Rohit Kumar (right), deputy chief of staff to Senate Minority Leader Mitch McConnell, is one of the chambers top GOP aides being targeted by K Street lobbying shops ahead of the 112th Congress second year.
With Congress' legislative agenda winding down, K Street lobby shops have begun wooing senior Senate Republican aides to leave the Hill now so the lobbyists-to-be can ride out their one-year bans during the upcoming election year.
Figuring the Senate likely has a better-than-even shot of flipping to GOP control, K Street hiring managers say they have their sights on the chamber's top aides. And they'd like to bring them on sooner, in many cases, because they want them unfettered to push client matters on the Hill as soon as the 113th Congress convenes.
"Senior-level Senate Republican staffers will be in demand, and it's a good time to leave now because they can sit out their ban during a period where there will not be a lot of legislative activity," said Ivan Adler, a K Street recruiter and principal at the McCormick Group.
While operating under a lobbying ban, newly minted K Streeters can still provide behind-the-scenes counsel to clients, and they could easily take part in some of next year's most notable activities such as fundraising and the presidential nominating conventions. But former top Senate aides are prohibited from lobbying the entire chamber for 12 months.
"There is no doubt that it is smart for firms, depending on their growth needs, to hire into the election. They are gaming it out right now," said Alex Vogel, a former top Senate aide who is now a partner with Mehlman Vogel Castagnetti. "There is demand, real demand for senior Senate people and leadership folks in particular."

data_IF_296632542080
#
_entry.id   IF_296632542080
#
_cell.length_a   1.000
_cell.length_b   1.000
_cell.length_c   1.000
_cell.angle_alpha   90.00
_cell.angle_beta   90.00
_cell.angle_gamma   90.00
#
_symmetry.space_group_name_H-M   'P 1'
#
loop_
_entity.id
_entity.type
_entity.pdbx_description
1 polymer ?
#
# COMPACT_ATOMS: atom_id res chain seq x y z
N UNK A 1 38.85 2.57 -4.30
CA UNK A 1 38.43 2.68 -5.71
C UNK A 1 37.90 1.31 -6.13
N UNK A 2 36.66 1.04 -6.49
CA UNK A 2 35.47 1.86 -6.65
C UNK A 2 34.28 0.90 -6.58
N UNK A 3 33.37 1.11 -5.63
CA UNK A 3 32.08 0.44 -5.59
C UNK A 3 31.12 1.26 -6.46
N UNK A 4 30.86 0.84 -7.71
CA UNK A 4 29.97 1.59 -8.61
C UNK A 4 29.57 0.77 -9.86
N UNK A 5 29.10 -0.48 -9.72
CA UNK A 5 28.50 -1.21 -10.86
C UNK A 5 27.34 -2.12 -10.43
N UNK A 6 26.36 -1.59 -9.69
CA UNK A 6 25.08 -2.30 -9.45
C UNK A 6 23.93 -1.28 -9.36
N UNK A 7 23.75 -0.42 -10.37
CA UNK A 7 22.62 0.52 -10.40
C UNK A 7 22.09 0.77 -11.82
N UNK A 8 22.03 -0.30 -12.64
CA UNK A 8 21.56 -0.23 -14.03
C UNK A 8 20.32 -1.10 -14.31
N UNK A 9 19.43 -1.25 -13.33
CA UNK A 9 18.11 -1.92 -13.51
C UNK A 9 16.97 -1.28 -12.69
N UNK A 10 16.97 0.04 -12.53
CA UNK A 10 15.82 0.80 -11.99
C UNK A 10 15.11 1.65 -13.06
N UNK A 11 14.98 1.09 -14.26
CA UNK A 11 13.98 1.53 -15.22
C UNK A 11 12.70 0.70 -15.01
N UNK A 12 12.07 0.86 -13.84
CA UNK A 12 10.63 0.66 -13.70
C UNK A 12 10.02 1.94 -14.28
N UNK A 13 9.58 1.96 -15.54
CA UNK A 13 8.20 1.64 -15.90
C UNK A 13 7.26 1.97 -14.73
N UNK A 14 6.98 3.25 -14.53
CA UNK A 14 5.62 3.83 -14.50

Some of the names atop K Street's wish list, downtown sources say, include Rohit Kumar, who is deputy chief of staff to Senate Minority Leader Mitch McConnell (Ky.); McConnell's leadership office chief of staff, Sharon Soderstrom, who is considered unlikely to decamp for the private sector; Wally Hsueh, minority staff director on the Senate Small Business and Entrepreneurship Committee; Jon Gans, deputy chief of staff and policy director for Senate Minority Whip Jon Kyl (Ariz.); and another senior McConnell leadership aide, John Abegg.
Mark Prater, a senior Finance Committee aide for Sen. Orrin Hatch (Utah) who served as staff director for the Joint Committee on Deficit Reduction, is another potential prospect that hiring managers would like to scoop up. And Matt Sonnesyn, the former chief of staff for Sen. Lamar Alexander (R-Tenn.), is said to be, according to sources, finalizing his future plans. The staffers either declined comment or did not return calls seeking comment.
Leaders from military and veterans service organizations joined Sens. Roger Wicker, R-Miss., Kelly Ayotte , R-N.H., and Lindsey Graham, R-S.C., at a press conference to urge the Senate to replace a provision in the budget proposal that cuts retirement benefits for veterans. Wicker, Ayotee, and Graham earlier called for a bipartisan solution to replace the $6.3 billion in cuts to military retiree benefits.
Each year since 1990, CQ Roll Call has reviewed the financial disclosures of all 541 senators, representatives and delegates to determine the 50 richest members of Congress. This year's report, derived from forms covering the calendar year 2012, shows it took a net worth of $6.67 million to crack the exclusive club.